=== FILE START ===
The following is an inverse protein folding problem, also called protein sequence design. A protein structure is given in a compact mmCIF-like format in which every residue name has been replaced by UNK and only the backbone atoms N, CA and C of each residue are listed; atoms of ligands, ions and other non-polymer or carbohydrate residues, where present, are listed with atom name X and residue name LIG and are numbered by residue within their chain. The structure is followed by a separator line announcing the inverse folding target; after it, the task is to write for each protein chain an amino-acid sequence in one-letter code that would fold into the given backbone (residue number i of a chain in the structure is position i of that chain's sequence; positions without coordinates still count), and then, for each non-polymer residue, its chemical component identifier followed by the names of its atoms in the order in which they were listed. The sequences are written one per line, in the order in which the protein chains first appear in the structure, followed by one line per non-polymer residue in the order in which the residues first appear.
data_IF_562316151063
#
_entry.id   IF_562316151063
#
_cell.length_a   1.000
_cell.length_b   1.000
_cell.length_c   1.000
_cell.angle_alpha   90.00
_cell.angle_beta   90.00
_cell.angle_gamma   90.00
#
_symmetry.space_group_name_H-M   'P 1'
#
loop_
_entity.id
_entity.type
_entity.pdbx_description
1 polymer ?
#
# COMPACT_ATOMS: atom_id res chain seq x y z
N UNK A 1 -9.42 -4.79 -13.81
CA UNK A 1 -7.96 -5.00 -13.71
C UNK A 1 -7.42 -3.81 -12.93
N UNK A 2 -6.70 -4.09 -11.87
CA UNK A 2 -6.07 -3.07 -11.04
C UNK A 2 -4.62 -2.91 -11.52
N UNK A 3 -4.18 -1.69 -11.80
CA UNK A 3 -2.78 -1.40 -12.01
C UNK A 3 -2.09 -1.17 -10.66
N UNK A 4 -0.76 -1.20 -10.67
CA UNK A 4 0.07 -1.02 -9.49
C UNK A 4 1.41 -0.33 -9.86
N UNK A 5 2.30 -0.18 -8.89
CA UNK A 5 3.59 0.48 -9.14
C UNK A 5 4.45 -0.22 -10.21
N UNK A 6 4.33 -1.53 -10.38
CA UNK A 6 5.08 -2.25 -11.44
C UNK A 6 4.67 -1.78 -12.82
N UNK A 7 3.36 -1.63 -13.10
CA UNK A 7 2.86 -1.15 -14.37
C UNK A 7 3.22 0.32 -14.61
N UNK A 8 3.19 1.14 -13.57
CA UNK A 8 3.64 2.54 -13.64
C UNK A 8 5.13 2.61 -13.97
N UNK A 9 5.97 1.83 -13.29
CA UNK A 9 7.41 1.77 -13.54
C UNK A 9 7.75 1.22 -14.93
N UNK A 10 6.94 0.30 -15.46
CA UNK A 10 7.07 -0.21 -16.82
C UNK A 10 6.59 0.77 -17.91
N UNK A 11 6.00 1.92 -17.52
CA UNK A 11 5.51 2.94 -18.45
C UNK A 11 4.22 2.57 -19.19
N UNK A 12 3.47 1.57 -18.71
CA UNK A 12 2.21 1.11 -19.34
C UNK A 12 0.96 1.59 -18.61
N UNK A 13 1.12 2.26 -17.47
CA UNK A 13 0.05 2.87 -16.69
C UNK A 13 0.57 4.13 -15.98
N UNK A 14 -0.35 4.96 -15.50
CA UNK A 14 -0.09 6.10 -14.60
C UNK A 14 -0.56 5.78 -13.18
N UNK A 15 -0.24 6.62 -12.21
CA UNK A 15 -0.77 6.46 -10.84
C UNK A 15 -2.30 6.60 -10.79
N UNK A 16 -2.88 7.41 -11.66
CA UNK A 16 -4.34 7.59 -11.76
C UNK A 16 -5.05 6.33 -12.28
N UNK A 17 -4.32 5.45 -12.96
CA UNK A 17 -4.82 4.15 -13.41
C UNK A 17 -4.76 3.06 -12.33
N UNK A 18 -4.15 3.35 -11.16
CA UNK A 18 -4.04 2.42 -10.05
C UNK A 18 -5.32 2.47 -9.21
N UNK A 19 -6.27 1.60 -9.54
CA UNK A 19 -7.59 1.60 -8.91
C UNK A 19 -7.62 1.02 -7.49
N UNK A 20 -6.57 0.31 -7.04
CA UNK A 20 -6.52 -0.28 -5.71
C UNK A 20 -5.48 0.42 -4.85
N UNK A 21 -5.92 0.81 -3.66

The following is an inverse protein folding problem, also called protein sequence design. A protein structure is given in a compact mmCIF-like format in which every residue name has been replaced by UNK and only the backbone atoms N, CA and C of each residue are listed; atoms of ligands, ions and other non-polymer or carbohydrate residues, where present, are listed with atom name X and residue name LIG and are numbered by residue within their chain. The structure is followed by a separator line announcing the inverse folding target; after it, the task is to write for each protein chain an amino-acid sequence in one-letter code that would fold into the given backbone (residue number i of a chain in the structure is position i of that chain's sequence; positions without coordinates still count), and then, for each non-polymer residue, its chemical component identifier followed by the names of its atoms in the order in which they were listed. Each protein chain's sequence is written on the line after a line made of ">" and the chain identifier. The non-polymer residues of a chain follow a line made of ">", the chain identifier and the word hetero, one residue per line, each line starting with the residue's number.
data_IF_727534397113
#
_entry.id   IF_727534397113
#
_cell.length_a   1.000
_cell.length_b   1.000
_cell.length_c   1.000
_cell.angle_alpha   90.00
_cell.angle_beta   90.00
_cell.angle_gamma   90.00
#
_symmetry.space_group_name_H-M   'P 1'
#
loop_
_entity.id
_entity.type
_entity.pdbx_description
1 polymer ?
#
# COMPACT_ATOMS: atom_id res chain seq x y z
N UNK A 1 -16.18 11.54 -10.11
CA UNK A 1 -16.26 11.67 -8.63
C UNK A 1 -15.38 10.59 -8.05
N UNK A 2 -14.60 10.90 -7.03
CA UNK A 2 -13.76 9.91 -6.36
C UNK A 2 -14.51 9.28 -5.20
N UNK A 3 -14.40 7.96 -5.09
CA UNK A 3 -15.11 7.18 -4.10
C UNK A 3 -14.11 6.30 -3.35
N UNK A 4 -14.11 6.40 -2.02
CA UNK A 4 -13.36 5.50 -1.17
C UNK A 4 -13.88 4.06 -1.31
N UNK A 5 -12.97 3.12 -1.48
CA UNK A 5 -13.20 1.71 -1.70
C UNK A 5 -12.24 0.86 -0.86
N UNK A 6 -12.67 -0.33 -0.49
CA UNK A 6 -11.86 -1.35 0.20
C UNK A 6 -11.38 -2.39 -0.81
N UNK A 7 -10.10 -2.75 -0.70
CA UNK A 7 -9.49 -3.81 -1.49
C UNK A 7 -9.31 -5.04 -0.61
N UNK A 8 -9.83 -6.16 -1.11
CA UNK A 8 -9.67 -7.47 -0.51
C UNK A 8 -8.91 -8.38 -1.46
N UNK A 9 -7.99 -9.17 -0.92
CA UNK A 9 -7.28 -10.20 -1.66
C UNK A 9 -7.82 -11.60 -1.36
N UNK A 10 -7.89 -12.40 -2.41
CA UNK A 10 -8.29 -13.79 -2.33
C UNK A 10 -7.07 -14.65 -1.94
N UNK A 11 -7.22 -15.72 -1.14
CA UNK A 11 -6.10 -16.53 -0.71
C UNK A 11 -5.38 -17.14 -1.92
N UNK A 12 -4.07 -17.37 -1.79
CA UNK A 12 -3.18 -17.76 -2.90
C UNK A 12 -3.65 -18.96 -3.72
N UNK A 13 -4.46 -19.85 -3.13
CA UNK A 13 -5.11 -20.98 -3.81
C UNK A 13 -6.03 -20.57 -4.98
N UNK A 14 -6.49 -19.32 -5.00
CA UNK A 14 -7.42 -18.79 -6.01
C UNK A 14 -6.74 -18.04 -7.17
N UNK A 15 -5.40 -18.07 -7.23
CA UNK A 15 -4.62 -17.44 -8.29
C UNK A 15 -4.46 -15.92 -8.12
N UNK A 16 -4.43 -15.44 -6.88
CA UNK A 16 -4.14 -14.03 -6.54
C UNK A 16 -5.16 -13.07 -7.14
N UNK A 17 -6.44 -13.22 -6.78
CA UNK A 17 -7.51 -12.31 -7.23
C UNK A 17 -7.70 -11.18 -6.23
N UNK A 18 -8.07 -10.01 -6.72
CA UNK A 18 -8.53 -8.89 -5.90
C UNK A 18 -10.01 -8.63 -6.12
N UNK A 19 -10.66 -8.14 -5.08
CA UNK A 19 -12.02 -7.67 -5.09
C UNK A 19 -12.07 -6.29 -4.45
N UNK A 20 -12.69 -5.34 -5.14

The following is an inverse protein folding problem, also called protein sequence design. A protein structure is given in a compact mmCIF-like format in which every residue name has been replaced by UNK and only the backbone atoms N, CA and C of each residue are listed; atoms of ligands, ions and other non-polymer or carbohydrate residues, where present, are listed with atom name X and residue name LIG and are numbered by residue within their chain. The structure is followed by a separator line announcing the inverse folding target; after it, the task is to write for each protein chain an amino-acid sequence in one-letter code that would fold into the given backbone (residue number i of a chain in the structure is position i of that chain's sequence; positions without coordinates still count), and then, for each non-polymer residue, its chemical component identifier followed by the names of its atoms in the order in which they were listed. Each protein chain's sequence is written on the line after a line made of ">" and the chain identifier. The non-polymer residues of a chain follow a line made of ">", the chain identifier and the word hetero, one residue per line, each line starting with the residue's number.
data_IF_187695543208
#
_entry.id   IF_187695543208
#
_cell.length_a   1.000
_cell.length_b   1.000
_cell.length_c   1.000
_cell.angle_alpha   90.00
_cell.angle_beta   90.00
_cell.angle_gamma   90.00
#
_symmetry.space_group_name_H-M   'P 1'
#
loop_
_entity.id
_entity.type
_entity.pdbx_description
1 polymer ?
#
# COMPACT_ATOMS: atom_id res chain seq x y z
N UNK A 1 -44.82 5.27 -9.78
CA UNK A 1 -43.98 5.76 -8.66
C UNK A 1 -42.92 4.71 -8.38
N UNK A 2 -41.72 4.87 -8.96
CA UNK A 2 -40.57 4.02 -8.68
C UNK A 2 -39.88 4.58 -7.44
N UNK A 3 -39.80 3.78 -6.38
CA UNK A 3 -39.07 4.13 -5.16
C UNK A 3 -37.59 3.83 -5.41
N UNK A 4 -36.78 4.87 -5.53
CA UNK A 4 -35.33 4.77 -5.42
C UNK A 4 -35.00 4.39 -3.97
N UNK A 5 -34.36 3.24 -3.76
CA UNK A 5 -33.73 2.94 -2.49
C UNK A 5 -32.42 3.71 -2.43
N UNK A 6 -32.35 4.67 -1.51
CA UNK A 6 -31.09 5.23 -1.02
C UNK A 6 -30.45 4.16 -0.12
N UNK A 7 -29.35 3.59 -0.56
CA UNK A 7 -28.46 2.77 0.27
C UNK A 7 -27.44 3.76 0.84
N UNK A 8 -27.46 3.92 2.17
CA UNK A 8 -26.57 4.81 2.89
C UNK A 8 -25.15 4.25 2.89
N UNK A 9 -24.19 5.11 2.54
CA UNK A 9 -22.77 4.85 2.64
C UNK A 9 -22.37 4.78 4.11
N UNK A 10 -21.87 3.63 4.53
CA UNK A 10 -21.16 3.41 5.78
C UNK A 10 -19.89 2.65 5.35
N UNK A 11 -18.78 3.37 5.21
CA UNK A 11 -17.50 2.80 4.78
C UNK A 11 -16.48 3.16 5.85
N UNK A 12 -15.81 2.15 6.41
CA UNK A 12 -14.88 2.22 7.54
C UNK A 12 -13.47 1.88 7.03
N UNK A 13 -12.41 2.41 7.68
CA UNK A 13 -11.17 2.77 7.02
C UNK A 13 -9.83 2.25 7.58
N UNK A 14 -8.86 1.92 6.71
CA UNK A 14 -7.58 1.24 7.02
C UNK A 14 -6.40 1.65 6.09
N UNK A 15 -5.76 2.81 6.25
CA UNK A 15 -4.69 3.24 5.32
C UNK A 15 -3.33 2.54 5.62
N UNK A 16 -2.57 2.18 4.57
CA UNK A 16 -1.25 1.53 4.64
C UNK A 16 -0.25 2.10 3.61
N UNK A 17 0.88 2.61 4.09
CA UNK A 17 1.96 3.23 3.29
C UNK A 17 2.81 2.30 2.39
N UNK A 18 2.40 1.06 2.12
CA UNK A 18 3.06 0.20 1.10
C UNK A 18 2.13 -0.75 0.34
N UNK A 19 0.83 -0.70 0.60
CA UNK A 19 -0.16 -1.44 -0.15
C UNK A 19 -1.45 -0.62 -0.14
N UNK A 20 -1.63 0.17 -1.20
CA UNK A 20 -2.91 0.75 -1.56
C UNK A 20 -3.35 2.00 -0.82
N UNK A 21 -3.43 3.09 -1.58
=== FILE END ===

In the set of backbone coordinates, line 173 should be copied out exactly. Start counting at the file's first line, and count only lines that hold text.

#